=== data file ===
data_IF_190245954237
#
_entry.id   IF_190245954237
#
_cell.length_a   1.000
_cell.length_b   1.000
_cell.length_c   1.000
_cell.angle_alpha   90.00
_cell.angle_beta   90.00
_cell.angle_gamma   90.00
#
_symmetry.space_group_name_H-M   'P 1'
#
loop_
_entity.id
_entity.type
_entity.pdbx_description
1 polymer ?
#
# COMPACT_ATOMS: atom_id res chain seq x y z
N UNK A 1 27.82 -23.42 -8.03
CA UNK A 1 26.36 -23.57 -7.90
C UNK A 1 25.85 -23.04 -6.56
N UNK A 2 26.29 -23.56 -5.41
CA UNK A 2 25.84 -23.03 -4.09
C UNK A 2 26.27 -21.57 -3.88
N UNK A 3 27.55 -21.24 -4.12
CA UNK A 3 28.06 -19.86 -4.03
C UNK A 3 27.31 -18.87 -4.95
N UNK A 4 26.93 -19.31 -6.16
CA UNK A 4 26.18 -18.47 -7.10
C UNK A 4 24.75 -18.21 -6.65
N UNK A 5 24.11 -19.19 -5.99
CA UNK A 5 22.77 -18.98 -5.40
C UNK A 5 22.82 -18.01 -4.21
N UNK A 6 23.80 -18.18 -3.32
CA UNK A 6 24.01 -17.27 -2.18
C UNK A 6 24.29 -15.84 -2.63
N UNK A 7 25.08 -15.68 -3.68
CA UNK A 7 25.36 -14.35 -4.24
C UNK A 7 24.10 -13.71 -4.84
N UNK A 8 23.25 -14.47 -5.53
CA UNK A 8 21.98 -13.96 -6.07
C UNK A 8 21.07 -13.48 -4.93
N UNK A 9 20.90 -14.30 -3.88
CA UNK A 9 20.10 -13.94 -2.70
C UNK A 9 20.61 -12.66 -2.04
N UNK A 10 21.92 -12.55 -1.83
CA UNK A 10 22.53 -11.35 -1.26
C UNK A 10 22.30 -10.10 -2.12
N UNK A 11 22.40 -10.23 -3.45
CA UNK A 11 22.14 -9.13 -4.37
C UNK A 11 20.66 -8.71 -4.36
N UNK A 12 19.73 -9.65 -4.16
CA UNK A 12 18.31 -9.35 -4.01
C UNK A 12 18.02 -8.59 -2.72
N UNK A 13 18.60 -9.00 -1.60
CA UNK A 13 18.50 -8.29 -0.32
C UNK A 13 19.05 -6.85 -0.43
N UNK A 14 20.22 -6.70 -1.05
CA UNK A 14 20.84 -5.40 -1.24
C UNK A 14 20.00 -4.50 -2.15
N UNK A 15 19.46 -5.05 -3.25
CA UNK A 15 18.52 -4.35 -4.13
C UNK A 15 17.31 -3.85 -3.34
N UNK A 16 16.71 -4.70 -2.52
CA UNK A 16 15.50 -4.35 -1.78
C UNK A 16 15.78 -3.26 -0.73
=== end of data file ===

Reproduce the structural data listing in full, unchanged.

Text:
data_IF_190245954237
#
_entry.id   IF_190245954237
#
_cell.length_a   1.000
_cell.length_b   1.000
_cell.length_c   1.000
_cell.angle_alpha   90.00
_cell.angle_beta   90.00
_cell.angle_gamma   90.00
#
_symmetry.space_group_name_H-M   'P 1'
#
loop_
_entity.id
_entity.type
_entity.pdbx_description
1 polymer ?
#
# COMPACT_ATOMS: atom_id res chain seq x y z
N UNK A 1 27.82 -23.42 -8.03
CA UNK A 1 26.36 -23.57 -7.90
C UNK A 1 25.85 -23.04 -6.56
N UNK A 2 26.29 -23.56 -5.41
CA UNK A 2 25.84 -23.03 -4.09
C UNK A 2 26.27 -21.57 -3.88
N UNK A 3 27.55 -21.24 -4.12
CA UNK A 3 28.06 -19.86 -4.03
C UNK A 3 27.31 -18.87 -4.95
N UNK A 4 26.93 -19.31 -6.16
CA UNK A 4 26.18 -18.47 -7.10
C UNK A 4 24.75 -18.21 -6.65
N UNK A 5 24.11 -19.19 -5.99
CA UNK A 5 22.77 -18.98 -5.40
C UNK A 5 22.82 -18.01 -4.21
N UNK A 6 23.80 -18.18 -3.32
CA UNK A 6 24.01 -17.27 -2.18
C UNK A 6 24.29 -15.84 -2.63
N UNK A 7 25.08 -15.68 -3.68
CA UNK A 7 25.36 -14.35 -4.24
C UNK A 7 24.10 -13.71 -4.84
N UNK A 8 23.25 -14.47 -5.53
CA UNK A 8 21.98 -13.96 -6.07
C UNK A 8 21.07 -13.48 -4.93
N UNK A 9 20.90 -14.30 -3.88
CA UNK A 9 20.10 -13.94 -2.70
C UNK A 9 20.61 -12.66 -2.04
N UNK A 10 21.92 -12.55 -1.83
CA UNK A 10 22.53 -11.35 -1.26
C UNK A 10 22.30 -10.10 -2.12
N UNK A 11 22.40 -10.23 -3.45
CA UNK A 11 22.14 -9.13 -4.37
C UNK A 11 20.66 -8.71 -4.36
N UNK A 12 19.73 -9.65 -4.16
CA UNK A 12 18.31 -9.35 -4.01
C UNK A 12 18.02 -8.59 -2.72
N UNK A 13 18.60 -9.00 -1.60
CA UNK A 13 18.50 -8.29 -0.32
C UNK A 13 19.05 -6.85 -0.43
N UNK A 14 20.22 -6.70 -1.05
CA UNK A 14 20.84 -5.40 -1.24
C UNK A 14 20.00 -4.50 -2.15
N UNK A 15 19.46 -5.05 -3.25
CA UNK A 15 18.52 -4.35 -4.13
C UNK A 15 17.31 -3.85 -3.34
N UNK A 16 16.71 -4.70 -2.52
CA UNK A 16 15.50 -4.35 -1.78
C UNK A 16 15.78 -3.26 -0.73